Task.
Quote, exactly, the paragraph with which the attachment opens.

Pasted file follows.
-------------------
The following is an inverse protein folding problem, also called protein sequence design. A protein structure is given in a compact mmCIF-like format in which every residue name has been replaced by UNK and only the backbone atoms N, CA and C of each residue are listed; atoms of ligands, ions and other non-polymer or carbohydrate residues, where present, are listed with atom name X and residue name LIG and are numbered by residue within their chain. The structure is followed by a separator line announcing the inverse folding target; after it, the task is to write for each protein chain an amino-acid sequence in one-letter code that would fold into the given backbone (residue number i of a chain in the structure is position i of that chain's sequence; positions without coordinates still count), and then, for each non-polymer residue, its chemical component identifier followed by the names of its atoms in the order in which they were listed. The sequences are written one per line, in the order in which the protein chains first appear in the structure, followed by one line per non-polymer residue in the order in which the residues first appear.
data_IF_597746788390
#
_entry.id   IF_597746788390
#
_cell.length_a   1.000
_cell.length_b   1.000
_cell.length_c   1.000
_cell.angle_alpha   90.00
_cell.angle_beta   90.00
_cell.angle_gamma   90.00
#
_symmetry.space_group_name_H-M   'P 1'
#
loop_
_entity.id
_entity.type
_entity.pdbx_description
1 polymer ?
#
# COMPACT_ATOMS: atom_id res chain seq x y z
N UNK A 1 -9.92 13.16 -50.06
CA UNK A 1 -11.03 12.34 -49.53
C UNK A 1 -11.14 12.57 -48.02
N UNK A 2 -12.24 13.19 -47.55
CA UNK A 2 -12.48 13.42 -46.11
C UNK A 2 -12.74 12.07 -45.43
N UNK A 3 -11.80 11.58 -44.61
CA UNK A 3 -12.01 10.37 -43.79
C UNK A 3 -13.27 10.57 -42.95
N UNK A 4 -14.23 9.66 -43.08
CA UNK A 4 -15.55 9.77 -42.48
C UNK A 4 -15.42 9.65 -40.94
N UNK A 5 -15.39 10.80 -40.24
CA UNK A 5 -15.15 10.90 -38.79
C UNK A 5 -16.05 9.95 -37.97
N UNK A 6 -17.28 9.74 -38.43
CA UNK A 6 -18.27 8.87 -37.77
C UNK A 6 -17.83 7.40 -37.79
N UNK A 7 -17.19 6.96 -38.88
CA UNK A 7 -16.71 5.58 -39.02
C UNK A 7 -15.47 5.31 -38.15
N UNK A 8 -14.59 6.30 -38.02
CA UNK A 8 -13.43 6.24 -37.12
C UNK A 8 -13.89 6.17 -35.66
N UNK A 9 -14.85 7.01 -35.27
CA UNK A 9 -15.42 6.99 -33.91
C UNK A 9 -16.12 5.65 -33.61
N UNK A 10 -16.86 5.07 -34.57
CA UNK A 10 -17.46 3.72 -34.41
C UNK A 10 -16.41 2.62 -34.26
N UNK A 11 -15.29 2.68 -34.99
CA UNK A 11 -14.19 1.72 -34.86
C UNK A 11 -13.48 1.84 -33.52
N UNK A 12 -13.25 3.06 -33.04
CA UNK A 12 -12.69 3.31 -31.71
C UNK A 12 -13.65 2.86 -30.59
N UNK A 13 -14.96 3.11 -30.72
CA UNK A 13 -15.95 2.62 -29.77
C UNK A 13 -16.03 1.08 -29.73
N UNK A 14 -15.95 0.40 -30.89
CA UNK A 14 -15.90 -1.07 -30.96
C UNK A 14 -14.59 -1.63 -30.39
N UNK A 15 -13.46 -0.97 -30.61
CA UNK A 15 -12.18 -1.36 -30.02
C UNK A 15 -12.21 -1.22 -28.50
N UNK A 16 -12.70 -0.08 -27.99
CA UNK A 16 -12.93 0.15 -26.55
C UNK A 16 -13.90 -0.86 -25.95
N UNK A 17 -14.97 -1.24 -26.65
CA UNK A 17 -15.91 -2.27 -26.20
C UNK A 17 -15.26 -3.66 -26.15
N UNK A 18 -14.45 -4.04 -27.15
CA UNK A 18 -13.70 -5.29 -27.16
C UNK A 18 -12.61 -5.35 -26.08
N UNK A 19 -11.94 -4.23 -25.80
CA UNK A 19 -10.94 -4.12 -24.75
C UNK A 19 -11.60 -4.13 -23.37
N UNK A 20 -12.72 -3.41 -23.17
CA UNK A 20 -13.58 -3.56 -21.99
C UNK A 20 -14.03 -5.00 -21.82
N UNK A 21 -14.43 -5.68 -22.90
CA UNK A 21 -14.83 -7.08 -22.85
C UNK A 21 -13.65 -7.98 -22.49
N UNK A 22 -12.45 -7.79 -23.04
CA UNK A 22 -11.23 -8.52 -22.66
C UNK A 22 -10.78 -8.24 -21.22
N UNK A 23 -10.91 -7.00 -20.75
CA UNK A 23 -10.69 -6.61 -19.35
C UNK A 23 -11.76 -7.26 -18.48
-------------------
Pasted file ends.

The following is an inverse protein folding problem, also called protein sequence design. A protein structure is given in a compact mmCIF-like format in which every residue name has been replaced by UNK and only the backbone atoms N, CA and C of each residue are listed; atoms of ligands, ions and other non-polymer or carbohydrate residues, where present, are listed with atom name X and residue name LIG and are numbered by residue within their chain. The structure is followed by a separator line announcing the inverse folding target; after it, the task is to write for each protein chain an amino-acid sequence in one-letter code that would fold into the given backbone (residue number i of a chain in the structure is position i of that chain's sequence; positions without coordinates still count), and then, for each non-polymer residue, its chemical component identifier followed by the names of its atoms in the order in which they were listed. The sequences are written one per line, in the order in which the protein chains first appear in the structure, followed by one line per non-polymer residue in the order in which the residues first appear.